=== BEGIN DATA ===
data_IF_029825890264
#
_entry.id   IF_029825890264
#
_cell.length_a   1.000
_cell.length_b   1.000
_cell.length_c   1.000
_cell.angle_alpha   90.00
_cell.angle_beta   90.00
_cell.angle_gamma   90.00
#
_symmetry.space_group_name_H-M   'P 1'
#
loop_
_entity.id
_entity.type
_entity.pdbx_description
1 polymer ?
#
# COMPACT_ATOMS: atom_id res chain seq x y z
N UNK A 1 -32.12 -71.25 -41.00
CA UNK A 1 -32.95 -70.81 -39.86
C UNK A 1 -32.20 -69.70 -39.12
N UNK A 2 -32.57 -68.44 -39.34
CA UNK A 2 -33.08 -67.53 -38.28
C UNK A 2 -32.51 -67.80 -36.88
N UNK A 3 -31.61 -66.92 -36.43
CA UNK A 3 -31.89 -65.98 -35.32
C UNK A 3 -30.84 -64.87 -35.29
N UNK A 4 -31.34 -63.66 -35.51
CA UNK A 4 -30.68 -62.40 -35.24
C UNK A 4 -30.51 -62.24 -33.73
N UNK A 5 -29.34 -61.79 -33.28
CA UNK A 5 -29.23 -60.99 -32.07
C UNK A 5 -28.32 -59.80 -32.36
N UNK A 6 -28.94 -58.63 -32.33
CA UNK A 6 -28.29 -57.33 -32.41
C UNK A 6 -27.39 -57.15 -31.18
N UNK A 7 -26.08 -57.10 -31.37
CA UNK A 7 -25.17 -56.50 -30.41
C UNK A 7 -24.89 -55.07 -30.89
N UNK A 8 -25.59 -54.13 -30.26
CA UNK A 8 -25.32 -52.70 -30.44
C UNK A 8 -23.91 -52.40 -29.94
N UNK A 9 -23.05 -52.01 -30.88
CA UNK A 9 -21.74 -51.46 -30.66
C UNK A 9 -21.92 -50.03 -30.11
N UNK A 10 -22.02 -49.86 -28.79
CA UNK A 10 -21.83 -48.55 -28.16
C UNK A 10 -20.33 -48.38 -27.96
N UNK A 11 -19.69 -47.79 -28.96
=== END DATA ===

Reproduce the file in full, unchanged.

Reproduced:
data_IF_029825890264
#
_entry.id   IF_029825890264
#
_cell.length_a   1.000
_cell.length_b   1.000
_cell.length_c   1.000
_cell.angle_alpha   90.00
_cell.angle_beta   90.00
_cell.angle_gamma   90.00
#
_symmetry.space_group_name_H-M   'P 1'
#
loop_
_entity.id
_entity.type
_entity.pdbx_description
1 polymer ?
#
# COMPACT_ATOMS: atom_id res chain seq x y z
N UNK A 1 -32.12 -71.25 -41.00
CA UNK A 1 -32.95 -70.81 -39.86
C UNK A 1 -32.20 -69.70 -39.12
N UNK A 2 -32.57 -68.44 -39.34
CA UNK A 2 -33.08 -67.53 -38.28
C UNK A 2 -32.51 -67.80 -36.88
N UNK A 3 -31.61 -66.92 -36.43
CA UNK A 3 -31.89 -65.98 -35.32
C UNK A 3 -30.84 -64.87 -35.29
N UNK A 4 -31.34 -63.66 -35.51
CA UNK A 4 -30.68 -62.40 -35.24
C UNK A 4 -30.51 -62.24 -33.73
N UNK A 5 -29.34 -61.79 -33.28
CA UNK A 5 -29.23 -60.99 -32.07
C UNK A 5 -28.32 -59.80 -32.36
N UNK A 6 -28.94 -58.63 -32.33
CA UNK A 6 -28.29 -57.33 -32.41
C UNK A 6 -27.39 -57.15 -31.18
N UNK A 7 -26.08 -57.10 -31.37
CA UNK A 7 -25.17 -56.50 -30.41
C UNK A 7 -24.89 -55.07 -30.89
N UNK A 8 -25.59 -54.13 -30.26
CA UNK A 8 -25.32 -52.70 -30.44
C UNK A 8 -23.91 -52.40 -29.94
N UNK A 9 -23.05 -52.01 -30.88
CA UNK A 9 -21.74 -51.46 -30.66
C UNK A 9 -21.92 -50.03 -30.11
N UNK A 10 -22.02 -49.86 -28.79
CA UNK A 10 -21.83 -48.55 -28.16
C UNK A 10 -20.33 -48.38 -27.96
N UNK A 11 -19.69 -47.79 -28.96